My mother’s next message unnerved me even more. “Was she of sound mind?”

“You have to tell me what’s going on,” I messaged back.

I fought the urge to berate her and began to scour the internet for information on bank scams that involved sworn secrecy. My heart sank when results filled my screen, describing our situation exactly. I was in an airport, on a business trip, so I messaged Laolao’s assistant at her office and told her to freeze all my grandmother’s bank accounts. But it turned out the bank couldn’t do anything unless Laolao herself requested it.”

Source: Opinion | My Grandmother’s Favorite Scammer – The New York Times

Posted in: Bullies and Scoundrels, China

Leave a Comment (0) →

Opinion | Trump’s Legacy Is Being Written Right Now – The New York Times

“With regard to Cambodia, the illegality of Nixon’s behavior was clear-cut. The potential fourth article of impeachment referred to the fact that for 14 months, before the United States’ invasion, the president approved hundreds of B-52 strikes on that country. The covert mission first came to light in July 1973, when retired Maj. Hal Knight testified before the Senate Armed Services Committee that in his capacity as the supervisor of radar crews in South Vietnam, he had helped falsify the records of at least two dozen missions by disguising American airstrikes in Cambodia as attacks inside South Vietnam.

By the time the Judiciary Committee was considering impeachment, the tragic consequences of America’s military intervention in Cambodia were clear. The relatively stable government of Prince Sihanouk had been overthrown, the society was consumed by civil war, an insurgent Khmer Rouge had morphed into a major force and thousands of Cambodian civilians had been displaced or killed.”

Source: Opinion | Trump’s Legacy Is Being Written Right Now – The New York Times

Posted in: Cambodia, Law and Order

Leave a Comment (0) →

Opinion | How to Survive as a Woman at a Chinese Banquet – By Yan Ge – The New York Times

By 

Ms. Yan is the author of 13 books, including, most recently, “The Chilli Bean Paste Clan.”

Credit…Lisk Feng

“A Chinese banquet can be many things, but it is never a gastronomic occasion.

It is more like a sport, one in which the primary goal is to drink a toast with each individual sitting around the table, in a rigid successive order, starting with the most prominent and proceeding clockwise. If that sounds straightforward, it isn’t: Bear in mind that everyone at the table is playing the same game simultaneously, which means just as you’ve homed in on your target and are ready to make your move, he could be raising a toast to another guest, who could very well be looking to drink with someone else.

Other rules: Make sure to turn the shot of baijiu bottoms up with every encounter; say flattering words in your toast, but nothing too flowery; appear cordial and personable; smile, but avoid inappropriate body contact. Finally, while you’re busy circling the table, don’t forget to eat.

At a Chinese banquet, the eating is the least important part. The problem, though, is that Chinese food is irresistibly delicious, especially if you’re someone who’s lived outside China for the last four years. And so this summer, when I returned to my home city of Chengdu for a visit, and a friend called to ask me to meet up at a local restaurant, I said yes without any hesitation.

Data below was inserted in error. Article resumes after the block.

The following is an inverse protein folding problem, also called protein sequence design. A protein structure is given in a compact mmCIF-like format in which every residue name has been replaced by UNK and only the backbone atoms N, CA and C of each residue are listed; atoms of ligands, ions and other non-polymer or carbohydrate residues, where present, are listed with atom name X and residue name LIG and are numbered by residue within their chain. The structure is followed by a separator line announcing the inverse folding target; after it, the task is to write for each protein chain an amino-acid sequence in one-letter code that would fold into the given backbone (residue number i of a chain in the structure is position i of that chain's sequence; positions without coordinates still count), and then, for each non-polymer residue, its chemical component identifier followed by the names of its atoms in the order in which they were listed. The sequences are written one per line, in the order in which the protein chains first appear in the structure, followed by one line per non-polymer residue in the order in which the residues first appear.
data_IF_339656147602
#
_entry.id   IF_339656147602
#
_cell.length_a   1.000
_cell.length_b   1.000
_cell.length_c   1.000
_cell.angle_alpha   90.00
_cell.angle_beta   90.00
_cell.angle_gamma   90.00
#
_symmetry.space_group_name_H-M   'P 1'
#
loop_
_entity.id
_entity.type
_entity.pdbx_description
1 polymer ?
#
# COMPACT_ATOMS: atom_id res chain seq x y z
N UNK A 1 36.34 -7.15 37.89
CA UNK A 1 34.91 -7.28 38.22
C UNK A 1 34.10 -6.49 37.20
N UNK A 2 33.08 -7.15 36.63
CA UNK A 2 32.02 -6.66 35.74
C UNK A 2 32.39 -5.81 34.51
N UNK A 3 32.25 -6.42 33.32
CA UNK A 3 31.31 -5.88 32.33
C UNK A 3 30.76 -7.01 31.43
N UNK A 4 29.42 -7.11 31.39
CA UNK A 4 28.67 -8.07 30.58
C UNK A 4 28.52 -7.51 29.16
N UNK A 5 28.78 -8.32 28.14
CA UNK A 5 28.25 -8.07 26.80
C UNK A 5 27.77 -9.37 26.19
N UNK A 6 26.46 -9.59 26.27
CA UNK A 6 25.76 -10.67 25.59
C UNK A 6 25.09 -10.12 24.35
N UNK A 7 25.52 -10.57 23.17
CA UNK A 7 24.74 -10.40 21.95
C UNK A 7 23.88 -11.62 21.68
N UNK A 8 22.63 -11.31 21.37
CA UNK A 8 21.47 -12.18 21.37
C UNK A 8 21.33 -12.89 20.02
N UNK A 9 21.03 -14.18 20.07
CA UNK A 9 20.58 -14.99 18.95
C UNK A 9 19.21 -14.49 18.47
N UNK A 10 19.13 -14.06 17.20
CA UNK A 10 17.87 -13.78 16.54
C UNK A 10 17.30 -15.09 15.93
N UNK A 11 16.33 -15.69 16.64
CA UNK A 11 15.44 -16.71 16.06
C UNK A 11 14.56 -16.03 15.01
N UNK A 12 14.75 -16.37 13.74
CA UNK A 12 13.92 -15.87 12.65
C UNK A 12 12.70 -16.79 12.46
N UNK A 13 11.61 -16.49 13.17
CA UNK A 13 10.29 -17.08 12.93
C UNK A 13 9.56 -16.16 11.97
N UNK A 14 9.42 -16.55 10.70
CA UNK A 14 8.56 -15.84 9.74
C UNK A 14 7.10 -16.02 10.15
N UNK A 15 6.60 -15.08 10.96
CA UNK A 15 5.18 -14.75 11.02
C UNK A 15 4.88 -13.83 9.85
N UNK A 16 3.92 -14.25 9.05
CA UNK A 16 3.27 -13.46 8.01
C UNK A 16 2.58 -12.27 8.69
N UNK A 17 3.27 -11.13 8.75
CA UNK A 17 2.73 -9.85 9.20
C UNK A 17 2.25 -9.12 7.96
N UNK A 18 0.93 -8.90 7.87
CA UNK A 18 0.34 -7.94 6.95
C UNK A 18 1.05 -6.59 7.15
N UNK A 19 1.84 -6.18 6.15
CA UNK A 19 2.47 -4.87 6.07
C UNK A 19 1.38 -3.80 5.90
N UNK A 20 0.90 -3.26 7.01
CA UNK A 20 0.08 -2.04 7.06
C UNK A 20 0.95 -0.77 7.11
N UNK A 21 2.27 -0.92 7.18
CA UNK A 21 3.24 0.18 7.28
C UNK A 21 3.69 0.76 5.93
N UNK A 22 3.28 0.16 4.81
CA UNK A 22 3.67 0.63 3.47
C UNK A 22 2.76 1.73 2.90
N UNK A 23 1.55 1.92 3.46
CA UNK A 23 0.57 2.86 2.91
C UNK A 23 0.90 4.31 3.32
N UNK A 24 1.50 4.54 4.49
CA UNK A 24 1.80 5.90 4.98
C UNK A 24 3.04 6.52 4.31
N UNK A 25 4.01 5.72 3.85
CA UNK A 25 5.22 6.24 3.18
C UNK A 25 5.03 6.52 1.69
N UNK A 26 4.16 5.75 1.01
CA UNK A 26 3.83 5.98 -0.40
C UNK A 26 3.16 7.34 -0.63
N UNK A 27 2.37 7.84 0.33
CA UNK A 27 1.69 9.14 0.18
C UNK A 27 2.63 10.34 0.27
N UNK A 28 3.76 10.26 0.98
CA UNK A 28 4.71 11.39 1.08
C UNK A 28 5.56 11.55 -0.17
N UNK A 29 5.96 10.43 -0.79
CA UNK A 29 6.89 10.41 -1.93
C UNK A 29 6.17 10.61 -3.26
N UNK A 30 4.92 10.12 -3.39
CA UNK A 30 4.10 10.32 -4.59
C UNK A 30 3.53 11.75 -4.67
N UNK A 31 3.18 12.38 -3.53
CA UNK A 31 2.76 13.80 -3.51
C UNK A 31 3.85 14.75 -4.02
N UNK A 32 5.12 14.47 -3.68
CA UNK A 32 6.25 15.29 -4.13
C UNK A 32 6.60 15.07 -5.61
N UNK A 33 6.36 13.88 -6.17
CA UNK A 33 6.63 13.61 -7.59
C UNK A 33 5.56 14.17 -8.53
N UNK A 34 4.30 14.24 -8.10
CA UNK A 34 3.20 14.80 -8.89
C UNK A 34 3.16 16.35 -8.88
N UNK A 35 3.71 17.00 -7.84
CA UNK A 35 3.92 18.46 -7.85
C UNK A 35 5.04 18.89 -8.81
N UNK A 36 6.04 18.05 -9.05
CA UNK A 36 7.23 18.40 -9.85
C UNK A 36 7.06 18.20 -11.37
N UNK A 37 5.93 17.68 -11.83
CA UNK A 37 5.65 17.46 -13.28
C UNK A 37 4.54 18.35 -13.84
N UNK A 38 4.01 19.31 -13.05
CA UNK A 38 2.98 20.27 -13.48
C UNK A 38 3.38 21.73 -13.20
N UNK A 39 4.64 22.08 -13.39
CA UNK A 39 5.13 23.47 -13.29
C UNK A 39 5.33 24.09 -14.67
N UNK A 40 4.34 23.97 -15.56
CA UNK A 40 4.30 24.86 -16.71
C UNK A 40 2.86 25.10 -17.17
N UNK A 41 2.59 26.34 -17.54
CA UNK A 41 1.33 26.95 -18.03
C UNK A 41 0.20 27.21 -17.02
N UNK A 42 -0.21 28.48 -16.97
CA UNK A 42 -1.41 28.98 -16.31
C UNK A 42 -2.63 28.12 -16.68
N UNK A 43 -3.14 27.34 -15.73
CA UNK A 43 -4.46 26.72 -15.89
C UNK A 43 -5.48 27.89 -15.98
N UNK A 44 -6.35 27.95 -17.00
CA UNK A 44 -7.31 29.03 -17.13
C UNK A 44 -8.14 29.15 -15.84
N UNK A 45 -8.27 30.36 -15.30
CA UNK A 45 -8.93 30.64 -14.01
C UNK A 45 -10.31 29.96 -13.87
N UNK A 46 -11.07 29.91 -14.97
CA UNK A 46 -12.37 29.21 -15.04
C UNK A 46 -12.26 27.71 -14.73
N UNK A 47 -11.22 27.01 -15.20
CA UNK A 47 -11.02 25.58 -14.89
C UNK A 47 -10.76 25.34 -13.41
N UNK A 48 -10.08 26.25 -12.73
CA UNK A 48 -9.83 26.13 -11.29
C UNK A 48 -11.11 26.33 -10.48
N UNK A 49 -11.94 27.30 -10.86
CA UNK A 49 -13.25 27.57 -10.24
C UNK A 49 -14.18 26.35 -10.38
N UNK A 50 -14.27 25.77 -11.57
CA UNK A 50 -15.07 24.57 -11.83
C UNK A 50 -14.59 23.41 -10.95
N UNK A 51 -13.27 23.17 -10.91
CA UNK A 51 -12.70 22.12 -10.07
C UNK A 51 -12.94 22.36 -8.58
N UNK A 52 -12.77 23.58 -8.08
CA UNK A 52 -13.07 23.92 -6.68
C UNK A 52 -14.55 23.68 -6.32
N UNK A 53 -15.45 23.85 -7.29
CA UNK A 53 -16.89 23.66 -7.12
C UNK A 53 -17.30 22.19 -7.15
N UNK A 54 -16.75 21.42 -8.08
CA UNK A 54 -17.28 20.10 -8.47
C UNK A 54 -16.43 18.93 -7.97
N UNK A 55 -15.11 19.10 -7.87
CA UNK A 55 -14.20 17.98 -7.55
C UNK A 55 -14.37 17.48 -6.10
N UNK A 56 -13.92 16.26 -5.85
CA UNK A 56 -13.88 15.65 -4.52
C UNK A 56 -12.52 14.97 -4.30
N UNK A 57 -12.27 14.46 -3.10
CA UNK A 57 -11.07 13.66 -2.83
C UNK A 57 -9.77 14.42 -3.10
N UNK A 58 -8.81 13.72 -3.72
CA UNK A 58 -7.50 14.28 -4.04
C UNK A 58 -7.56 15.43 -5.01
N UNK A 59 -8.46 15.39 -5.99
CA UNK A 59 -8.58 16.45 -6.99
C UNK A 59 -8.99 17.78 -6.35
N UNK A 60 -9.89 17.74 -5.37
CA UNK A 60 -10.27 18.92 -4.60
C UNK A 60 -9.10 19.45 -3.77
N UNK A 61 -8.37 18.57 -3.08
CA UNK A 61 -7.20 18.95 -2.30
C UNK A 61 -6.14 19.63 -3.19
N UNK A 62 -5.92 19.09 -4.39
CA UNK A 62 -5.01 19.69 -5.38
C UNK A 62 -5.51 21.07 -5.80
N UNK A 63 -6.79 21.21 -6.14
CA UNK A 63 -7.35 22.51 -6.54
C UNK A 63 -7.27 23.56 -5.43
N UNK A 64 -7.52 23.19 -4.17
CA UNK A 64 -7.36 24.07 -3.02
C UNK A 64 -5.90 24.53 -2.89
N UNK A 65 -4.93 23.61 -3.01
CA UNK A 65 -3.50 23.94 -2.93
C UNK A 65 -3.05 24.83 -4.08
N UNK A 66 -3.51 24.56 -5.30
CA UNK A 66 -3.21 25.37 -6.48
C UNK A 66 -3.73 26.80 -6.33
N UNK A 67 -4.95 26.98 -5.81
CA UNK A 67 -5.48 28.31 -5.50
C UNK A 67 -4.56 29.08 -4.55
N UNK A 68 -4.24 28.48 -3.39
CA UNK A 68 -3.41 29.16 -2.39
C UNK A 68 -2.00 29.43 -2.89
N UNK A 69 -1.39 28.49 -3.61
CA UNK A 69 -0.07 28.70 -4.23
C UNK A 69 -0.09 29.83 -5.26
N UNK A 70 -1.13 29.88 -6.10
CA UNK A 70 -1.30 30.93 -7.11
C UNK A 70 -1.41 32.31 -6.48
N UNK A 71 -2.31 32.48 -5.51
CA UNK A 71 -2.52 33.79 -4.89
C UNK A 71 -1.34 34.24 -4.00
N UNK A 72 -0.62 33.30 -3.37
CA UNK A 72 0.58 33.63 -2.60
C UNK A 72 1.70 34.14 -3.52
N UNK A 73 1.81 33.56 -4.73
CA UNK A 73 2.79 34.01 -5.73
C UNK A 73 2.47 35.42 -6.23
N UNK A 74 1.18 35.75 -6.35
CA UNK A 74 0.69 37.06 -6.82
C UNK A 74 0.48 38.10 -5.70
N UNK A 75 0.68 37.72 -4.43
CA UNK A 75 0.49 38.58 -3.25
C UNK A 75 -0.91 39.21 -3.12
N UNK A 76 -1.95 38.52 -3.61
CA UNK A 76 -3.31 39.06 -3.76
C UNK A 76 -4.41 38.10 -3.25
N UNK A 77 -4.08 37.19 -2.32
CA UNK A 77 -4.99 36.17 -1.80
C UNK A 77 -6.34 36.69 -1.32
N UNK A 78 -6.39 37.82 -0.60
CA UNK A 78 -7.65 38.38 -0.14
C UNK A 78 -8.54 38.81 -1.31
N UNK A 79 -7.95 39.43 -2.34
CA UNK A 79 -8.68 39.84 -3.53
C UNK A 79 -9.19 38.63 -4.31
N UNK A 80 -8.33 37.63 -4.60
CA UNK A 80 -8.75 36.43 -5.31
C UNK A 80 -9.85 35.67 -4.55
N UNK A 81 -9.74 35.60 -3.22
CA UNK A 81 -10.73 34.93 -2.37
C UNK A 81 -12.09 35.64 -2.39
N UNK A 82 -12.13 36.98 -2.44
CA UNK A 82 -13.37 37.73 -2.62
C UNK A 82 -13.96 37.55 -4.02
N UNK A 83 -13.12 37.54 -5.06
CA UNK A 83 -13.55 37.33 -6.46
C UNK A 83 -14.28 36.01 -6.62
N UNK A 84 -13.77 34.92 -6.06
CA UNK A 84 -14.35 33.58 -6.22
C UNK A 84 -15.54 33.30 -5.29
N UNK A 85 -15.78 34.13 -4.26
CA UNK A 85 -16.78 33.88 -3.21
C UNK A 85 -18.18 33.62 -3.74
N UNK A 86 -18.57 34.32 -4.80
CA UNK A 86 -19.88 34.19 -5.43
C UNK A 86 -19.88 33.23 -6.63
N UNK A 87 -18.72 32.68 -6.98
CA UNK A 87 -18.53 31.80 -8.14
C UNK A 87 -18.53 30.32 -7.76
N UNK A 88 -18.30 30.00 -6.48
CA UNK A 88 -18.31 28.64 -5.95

On the day of, I arrived late. The restaurant had been revamped since the last time I’d visited, six years ago. A slim hostess in a red qipao welcomed me while I stood dazzled by the colossal crystal chandelier suspended from the high ceiling. I told her my friend’s name and was escorted to a private dining room at the end of the hall.”

Source: Opinion | How to Survive as a Woman at a Chinese Banquet – The New York Times

Posted in: Business and Finance, China, History and Literature

Leave a Comment (0) →

China Cracks Down on Fentanyl. But Is It Enough to End the U.S. Epidemic? – By Steven Lee Myers – The New York Times

“XINGTAI, China — An online pharmacy advertising itself as a seller of “high purity, real pure” fentanyl still responds right away to potential customers.

“Which products do you want to buy,” a salesperson replied within a minute to an inquiry in English on WhatsApp, the encrypted messaging service.

But when contacted from an American telephone number and asked about the availability of fentanyl, the synthetic opioid fueling an epidemic killing tens of thousands of Americans a year, the seller demurred.

“I don’t sell any more.”

Until recently, much of the illicit fentanyl that found its way to the United States came like this: easily ordered online from a source in China and seamlessly shipped by international delivery companies, including the United States Postal Service.

Fentanyl sourced from China accounted for 97 percent of the drug seized from international mail services by United States law enforcement in both the 2016 and 2017 fiscal years, according to the Drug Enforcement Administration.

Now, China’s Communist government is taking steps to stop the flood, as the country’s leader, Xi Jinping, promised President Trump he would do.

After the two leaders met in Buenos Aires at the Group of 20 summit at the end of last year, the White House released a statement saying that “President Xi, in a wonderful humanitarian gesture, has agreed to designate fentanyl as a controlled substance.”

Source: China Cracks Down on Fentanyl. But Is It Enough to End the U.S. Epidemic? – The New York Times

Posted in: China, Drug Wars, Trade and Trade Policy

Leave a Comment (0) →

Prime Mover: How Amazon Wove Itself Into the Life of an American City – The New York Times

Amazon just put this department store out of bussiness in Baltimore, and its largest hardware store, both owned by the same family.

“. . .  Ms. Black said she quit after two written warnings that she wasn’t meeting productivity standards, knowing a third would get her fired.

“The machines determine so much,” she said. “You’re clocked from beginning to end. They grind through people.”

When another employee told the National Labor Relations Board that he had been fired for complaining about working conditions, the company said he had it wrong: He had been fired for working too slowly.